For the second week of rescue knitting I picked up a shawl that I had started last fall. It fell to the wayside when the weather got colder and I started working on Christmas presents and socks for the winter. Ignored and forgotten (and wearing some of my favorite stitch markers!) it ended up getting stuffed into the back of the yarn stash closet.
Poor thing! Hard to remember why it was abandoned in the first place. It’s kind of a cool pattern, the lace was pretty easy to learn once I was past the edging, and I like that hand-painted pink yarn (Malabrigo Arroyo). I only had about a foot of the shawl knitted, so this was a little bigger project than the ones I did last week, but still not too bad. I thought I should be able to make a lot of progress on it in a week.
I took the shawl out to work on in the garden, and there it was. One of my new roses was blooming, and the color was close to that of the shawl. The name of the rose is “Princess Alexandra of Kent”, and the colorway of the shawl yarn is “English rose”. Wow! Synchronicity! Obviously this UFO was meant to be rescued at exactly this moment.
I named the shawl project “Princess Alexandra of Kent Shawl” on Ravelry and got to work. I knit like crazy all week, and the shawl was finished today. Time to prune the rose and to dive back into the UFO pile to find a project for the rest of the week. I think that I’ll do a sock next…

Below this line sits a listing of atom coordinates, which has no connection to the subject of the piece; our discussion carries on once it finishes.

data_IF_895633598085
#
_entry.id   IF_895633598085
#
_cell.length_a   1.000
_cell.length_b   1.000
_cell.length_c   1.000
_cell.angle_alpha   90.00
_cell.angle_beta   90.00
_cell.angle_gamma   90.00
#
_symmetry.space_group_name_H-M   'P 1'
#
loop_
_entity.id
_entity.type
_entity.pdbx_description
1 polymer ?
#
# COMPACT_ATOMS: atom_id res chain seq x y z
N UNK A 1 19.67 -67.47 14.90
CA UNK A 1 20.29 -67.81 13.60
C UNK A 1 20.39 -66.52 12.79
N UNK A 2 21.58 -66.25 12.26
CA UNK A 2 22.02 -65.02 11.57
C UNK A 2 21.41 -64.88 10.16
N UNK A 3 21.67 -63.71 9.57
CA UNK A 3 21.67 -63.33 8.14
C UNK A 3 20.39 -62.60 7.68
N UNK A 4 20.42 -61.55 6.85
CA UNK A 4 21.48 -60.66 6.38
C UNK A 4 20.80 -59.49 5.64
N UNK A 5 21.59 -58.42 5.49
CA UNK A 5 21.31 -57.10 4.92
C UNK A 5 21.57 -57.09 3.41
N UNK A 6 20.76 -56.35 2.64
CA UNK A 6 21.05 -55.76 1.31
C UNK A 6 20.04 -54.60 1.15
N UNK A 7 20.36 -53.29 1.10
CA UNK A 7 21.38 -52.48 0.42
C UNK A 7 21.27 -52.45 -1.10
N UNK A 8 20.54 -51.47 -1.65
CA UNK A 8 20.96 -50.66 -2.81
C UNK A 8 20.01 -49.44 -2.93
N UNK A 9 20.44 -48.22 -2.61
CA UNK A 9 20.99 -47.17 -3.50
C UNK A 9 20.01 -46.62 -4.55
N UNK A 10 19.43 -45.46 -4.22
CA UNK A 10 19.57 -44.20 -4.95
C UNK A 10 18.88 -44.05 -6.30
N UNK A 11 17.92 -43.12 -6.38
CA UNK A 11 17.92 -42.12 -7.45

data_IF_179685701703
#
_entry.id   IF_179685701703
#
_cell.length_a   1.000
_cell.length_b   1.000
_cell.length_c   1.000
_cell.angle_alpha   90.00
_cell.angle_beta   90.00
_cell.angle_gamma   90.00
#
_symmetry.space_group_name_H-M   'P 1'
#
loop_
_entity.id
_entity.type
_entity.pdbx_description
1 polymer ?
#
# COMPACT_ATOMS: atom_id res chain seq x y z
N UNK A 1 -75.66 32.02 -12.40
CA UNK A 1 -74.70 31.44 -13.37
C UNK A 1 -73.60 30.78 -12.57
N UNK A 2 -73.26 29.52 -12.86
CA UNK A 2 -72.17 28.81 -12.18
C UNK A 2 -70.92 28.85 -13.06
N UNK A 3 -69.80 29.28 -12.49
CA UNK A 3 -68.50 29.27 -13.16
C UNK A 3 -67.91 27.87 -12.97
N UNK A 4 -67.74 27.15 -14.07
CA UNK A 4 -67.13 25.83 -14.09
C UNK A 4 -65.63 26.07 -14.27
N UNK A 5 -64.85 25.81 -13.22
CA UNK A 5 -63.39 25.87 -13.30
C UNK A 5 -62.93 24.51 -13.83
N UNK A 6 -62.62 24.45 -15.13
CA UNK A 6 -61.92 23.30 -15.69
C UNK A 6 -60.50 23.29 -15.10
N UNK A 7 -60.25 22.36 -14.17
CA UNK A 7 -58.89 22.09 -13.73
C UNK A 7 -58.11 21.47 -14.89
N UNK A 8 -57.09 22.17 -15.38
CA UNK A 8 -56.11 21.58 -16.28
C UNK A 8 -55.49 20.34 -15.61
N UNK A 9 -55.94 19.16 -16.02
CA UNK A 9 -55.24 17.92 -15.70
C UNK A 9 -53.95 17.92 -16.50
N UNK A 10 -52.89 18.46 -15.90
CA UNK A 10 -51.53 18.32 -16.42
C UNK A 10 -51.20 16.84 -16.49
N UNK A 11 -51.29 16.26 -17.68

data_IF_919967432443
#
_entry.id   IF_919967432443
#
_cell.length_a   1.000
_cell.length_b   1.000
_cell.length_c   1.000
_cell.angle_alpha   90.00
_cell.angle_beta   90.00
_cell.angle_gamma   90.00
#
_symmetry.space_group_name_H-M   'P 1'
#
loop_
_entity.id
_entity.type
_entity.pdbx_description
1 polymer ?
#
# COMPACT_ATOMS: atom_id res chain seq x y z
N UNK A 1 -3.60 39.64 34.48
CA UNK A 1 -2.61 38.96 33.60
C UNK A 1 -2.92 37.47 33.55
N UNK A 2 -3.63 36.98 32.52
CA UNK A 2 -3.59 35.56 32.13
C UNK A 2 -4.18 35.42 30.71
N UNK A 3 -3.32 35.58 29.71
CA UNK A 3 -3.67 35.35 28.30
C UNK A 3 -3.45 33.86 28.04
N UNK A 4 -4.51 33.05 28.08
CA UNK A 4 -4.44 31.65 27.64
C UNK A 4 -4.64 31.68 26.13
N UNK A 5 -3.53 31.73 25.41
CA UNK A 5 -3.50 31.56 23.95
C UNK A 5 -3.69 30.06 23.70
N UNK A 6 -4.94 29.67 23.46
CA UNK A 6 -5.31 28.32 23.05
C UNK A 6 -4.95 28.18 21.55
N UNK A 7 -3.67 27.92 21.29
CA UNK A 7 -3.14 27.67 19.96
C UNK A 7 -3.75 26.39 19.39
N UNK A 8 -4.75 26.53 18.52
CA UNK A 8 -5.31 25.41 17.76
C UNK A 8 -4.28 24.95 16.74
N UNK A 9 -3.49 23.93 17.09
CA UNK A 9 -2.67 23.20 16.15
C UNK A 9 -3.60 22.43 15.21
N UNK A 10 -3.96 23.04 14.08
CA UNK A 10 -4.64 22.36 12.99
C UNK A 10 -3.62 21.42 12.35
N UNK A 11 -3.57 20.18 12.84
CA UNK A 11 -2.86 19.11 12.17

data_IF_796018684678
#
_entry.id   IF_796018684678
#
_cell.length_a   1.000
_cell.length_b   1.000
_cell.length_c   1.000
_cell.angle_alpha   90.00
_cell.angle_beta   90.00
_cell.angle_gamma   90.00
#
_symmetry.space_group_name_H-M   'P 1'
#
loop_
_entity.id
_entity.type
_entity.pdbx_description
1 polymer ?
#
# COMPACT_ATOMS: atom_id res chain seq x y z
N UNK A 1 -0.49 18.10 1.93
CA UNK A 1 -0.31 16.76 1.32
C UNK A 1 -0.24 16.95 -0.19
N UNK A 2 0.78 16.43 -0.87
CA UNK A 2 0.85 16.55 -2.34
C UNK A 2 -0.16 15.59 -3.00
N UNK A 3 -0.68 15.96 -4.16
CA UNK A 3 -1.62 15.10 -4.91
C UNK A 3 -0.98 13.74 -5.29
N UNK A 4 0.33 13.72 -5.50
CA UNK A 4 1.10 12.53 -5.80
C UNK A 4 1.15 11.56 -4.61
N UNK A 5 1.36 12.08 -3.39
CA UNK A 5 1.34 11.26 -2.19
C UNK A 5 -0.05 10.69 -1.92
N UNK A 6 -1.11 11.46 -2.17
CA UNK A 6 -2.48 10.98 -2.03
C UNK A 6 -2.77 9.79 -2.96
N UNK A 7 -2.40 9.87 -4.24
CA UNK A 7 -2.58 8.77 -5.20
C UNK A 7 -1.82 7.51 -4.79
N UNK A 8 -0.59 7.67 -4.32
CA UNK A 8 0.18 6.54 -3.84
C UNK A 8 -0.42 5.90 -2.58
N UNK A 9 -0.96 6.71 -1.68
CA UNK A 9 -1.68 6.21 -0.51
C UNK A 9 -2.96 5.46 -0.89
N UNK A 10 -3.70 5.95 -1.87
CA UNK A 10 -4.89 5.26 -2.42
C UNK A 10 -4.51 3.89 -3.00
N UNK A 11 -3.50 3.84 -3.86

Monday I waded into the pile of UFOs that I had located in my big hunt last week, and pulled out two projects that I thought I could finish fairly quickly. I’ll be honest: I was motivated by needle recovery more than anything else. These two items are pretty easy to knit, so I thought I would be able to work on them while watching television. Here they are.
I really liked this yarn when bought it. It’s a single ply yarn that is soft, soft, soft. I liked it so much that I bought two skeins and cast on to make a pair of mitts right away.
The mitts did not show off the yarn very well. I knitted one mitt thinking that maybe the next one would look better. Nope. Not so much. I lost heart and quit about halfway through the second mitt.
Well, enough is enough! Time to face the UFO pile down! I made myself a nice caramel latte, put some cookies on a plate by the latte mug and then pulled the mitts out of the storage bag. There, that wasn’t so bad. I finished knitting the second mitt while reading (so it wouldn’t be too painful), and then took them out for their picture. Funny, I was wearing a pink top and some moss green pants, and the mitts actually looked kind of nice. I’m thinking of maybe keeping the second skein of yarn and might make a cowl from it. It sure is soft yarn…
Bronco Baby Booties
I started these booties using yarn dyed by Luna Grey Fiber Arts in Denver Bronco football colors a few weeks ago, and then put them aside while knitting some fun socks for myself. The trouble is that the booties use the same size double-pointed needle (2.25 mm) as most of my socks. Since I just finished those origami socks (June Beetle), I decided to complete the booties while the needles were free. These are square needles, and I just love them as my hands never get tired and the stitches come out looking really even.
I kind of like knitting these booties as they remind me of my grandma, and I got them done this morning while it was raining outside. Yeah! Two UFOs moved to the finished objects pile.
Only 14 more UFOs to go…
If anyone else has been inspired to attack their UFO collection, let me know what you are working on. This is kind of fun. 🙂